Ashley L. Schick makes works on paper and artists’ books. The daughter of a biology teacher and an electrical engineer, her work mixes the biological and the industrial. Read on below for more information about each series.
Sea and Sky
These collagraphs recall the ever-changing rocky landscape around Ballycastle, Co. Mayo, in northwest Ireland. The majority of the prints in this series were created at the studios of the Ballinglen Arts Foundation.
Field Studies is the result of a 10 year studio practice of thinking in colors and layers. I create each piece with hand-cut paper. The magazine paper patterns, textures, and organic forms inspire the compositions. Each piece is a study of a particular place, time, and experience. It's like walking through a forest. The path might stay the same, but the light, wildlife, weather, season, and inner monologue are different each time. The pieces are a recording of my "forest walks," going through the (real or imaginary) brush, listening to the bird calls. Running into spider webs. Seeing mammals gnawing in trees. I create each composition collaborating with the piece itself. Push/pull, cut/collide, rearrange/repeat until the composition snaps into focus.
A Small Rustle
A collection of cut paper pieces and watercolor drawings. Vivid colors depict deer captured in uneasy and perilous positions. The cut-paper backgrounds, white-on-white scenes of cut paper industry or woods, are distant and detached landscapes, like frozen memories or dreams. The details of the backgrounds, along with elements of the deerforms themselves, are perceptible through the shadows cast by their layered bas-relief construction.
These deer are leaping, staggering, trying, falling—acting out expressions of danger and anxiety. They are an inside space, a psychological landscape. Transformations and experimentations on such spindly legs. They are fantastical organic tottering forms. A struggle, a balance, a collection of parts.
Of what is this house composed, if not of the sun?
A small rustle in the treetops: the deer pause to look up at the (wandering) stars.
In a time of transition, feeling on a different world, I create a poetic ode to our celestial neighbors. New astronomic knowledge swirls around us this year. New Horizons flew past dwarf planet Pluto. Dawn circles Ceres, a dwarf planet in the asteroid belt. The Kepler Space Telescope sighted Kepler-452b, the first near-Earth-size planet in the “habitable zone” around a sun-like star. Voyager continues its travels along the edge of interstellar space. These nine pieces are inspired by these historically captivating objects in our solar system, glimmering in the sky, ruled by mythological figures or noxious gasses. Once, ancient gods—some Titans—guarded and governed the skies. Now scientists seek out knowledge in tremendous amounts of data, studying the fine details in images and sensor readings. Each portrait reflects the true-to-life colors of the subject planet. The pieces gesture towards the scale and difference between the planets. The melodies of the cosmic spheres play on these paper surfaces.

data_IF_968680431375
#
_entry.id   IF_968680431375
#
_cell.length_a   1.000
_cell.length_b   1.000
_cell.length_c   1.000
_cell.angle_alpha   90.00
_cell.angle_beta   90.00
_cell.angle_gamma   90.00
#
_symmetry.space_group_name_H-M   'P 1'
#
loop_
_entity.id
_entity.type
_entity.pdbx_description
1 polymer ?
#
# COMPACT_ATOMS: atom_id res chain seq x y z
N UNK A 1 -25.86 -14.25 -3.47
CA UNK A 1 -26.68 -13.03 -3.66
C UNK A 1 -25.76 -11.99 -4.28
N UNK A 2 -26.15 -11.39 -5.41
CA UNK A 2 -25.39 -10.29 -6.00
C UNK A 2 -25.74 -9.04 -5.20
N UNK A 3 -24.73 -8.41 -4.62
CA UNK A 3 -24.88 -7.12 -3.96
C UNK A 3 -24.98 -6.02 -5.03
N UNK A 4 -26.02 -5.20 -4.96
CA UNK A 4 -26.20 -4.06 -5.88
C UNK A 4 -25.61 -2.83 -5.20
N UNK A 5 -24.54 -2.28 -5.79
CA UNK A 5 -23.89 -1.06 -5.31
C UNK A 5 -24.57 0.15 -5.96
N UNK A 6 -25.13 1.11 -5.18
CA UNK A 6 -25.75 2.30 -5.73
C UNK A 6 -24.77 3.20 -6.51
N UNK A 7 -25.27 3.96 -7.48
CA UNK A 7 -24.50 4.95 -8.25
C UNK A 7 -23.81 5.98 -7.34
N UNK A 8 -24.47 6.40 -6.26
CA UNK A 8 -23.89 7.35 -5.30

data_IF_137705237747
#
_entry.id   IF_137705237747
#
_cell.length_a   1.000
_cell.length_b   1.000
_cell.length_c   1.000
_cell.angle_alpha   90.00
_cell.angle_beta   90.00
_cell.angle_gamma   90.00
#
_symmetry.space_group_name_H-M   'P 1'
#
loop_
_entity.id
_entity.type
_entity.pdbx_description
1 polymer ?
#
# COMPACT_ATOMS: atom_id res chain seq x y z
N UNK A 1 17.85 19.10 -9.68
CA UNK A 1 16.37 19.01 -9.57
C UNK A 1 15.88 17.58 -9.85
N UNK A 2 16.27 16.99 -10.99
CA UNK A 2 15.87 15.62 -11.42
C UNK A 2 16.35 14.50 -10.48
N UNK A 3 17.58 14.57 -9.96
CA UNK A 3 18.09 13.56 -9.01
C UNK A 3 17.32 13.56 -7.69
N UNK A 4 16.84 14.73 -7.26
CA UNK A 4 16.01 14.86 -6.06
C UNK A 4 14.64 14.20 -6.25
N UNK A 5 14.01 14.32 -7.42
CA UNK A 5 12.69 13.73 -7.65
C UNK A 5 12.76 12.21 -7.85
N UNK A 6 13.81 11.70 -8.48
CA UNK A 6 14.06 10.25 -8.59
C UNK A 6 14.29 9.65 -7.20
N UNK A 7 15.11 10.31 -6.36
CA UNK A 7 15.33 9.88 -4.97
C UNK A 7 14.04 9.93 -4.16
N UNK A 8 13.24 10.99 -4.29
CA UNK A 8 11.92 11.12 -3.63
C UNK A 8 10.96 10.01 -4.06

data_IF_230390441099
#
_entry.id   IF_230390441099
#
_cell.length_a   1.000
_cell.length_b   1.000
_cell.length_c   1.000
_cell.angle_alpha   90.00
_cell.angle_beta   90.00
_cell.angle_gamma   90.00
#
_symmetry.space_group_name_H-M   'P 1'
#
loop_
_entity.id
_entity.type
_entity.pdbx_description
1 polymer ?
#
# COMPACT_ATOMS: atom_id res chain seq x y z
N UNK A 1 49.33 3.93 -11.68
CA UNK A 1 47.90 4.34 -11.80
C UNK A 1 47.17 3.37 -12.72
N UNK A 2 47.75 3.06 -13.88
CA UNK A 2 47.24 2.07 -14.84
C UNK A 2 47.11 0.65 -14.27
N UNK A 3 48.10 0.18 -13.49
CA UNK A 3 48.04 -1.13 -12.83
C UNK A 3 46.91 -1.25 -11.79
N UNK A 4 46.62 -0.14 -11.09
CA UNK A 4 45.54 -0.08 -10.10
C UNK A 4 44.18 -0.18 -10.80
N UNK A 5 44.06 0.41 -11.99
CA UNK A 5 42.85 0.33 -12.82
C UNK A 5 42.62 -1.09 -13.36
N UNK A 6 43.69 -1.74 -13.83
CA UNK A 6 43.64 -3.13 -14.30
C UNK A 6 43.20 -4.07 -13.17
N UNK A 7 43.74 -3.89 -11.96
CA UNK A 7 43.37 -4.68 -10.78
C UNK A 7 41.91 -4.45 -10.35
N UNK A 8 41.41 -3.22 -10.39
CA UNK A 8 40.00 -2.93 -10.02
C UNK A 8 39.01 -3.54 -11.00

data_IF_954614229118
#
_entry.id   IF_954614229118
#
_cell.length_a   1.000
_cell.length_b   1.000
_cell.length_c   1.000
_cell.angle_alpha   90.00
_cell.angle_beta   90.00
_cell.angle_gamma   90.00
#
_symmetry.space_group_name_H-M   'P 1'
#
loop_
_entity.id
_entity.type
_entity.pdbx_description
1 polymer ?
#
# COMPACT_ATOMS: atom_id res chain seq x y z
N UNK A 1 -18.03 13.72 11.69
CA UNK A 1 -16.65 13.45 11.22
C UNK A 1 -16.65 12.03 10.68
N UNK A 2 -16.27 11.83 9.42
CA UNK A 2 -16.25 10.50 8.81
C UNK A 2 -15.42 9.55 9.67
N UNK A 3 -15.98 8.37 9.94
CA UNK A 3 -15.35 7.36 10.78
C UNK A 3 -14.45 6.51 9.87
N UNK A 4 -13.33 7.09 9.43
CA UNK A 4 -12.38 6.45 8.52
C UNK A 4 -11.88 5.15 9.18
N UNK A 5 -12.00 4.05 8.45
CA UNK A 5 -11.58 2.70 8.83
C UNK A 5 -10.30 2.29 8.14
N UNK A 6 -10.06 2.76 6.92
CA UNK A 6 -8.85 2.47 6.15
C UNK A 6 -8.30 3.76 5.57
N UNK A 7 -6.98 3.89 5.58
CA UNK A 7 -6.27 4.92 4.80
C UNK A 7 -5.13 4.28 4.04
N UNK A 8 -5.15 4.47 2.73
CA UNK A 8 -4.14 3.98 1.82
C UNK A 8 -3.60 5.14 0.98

On the Farm
The On the Farm series studies the varied natural textures and decaying industrial structures at the Goat Farm Arts Center, an artist community and former machinery mill in the heart of Atlanta. While Survey Shadows centers on the relationships between people and communities, On the Farm shifts focus to the buildings and creatures that surround me at my studio. All pieces are composed of cut paper. The Survey Shadows series looks at infrastructure as a metaphor for our social and psychological connections. Sometimes playful, sometimes serious, these portraits translate actual objects into compositions that remind me of particular social or emotional situations. The configurations I draw from, based on municipal equipment originally installed haphazardly, have individual elements – wires, handles, boxes, tags, and other bits –working together as a system, holding and maintaining a larger whole, toggling between their role as an individual and as a group.
Selected Artist Books
The power lines here are about traveling distance. The lone posts attached to other things, unseen, act as archaic physical markers of connection over great distances. They are a reassuring icon from the great, traveling, road-based subconscious. They are familiar, overlooked, distant, displaced. Their repetition and variation make a typology, forgetting locations and distances between cities. The telephone poles and stretching wires are locationless portraits. The beauty from the formal interaction of strung and coiled wires comes from practical and off-handed productions. The compositions examine proportions of distance, of solitude. A collection of etchings (some with chine-colle elements).
What experiences do we remember to tell and re-tell again? Retelling's artists’ books, drawings, and prints are maps of my family’s stories. Made not simply to keep a record, these pieces are examining systems of communication and elements of connection. I choose to map these particular experiences as the key fragments that illuminate my interconnected history as they reconfirm my identity. In the process of making these pieces, I am examining how we remember these stories, the ways that events are kept or rewritten over time.
These objects trace the invisible act of reading, a relic of the otherwise invisible process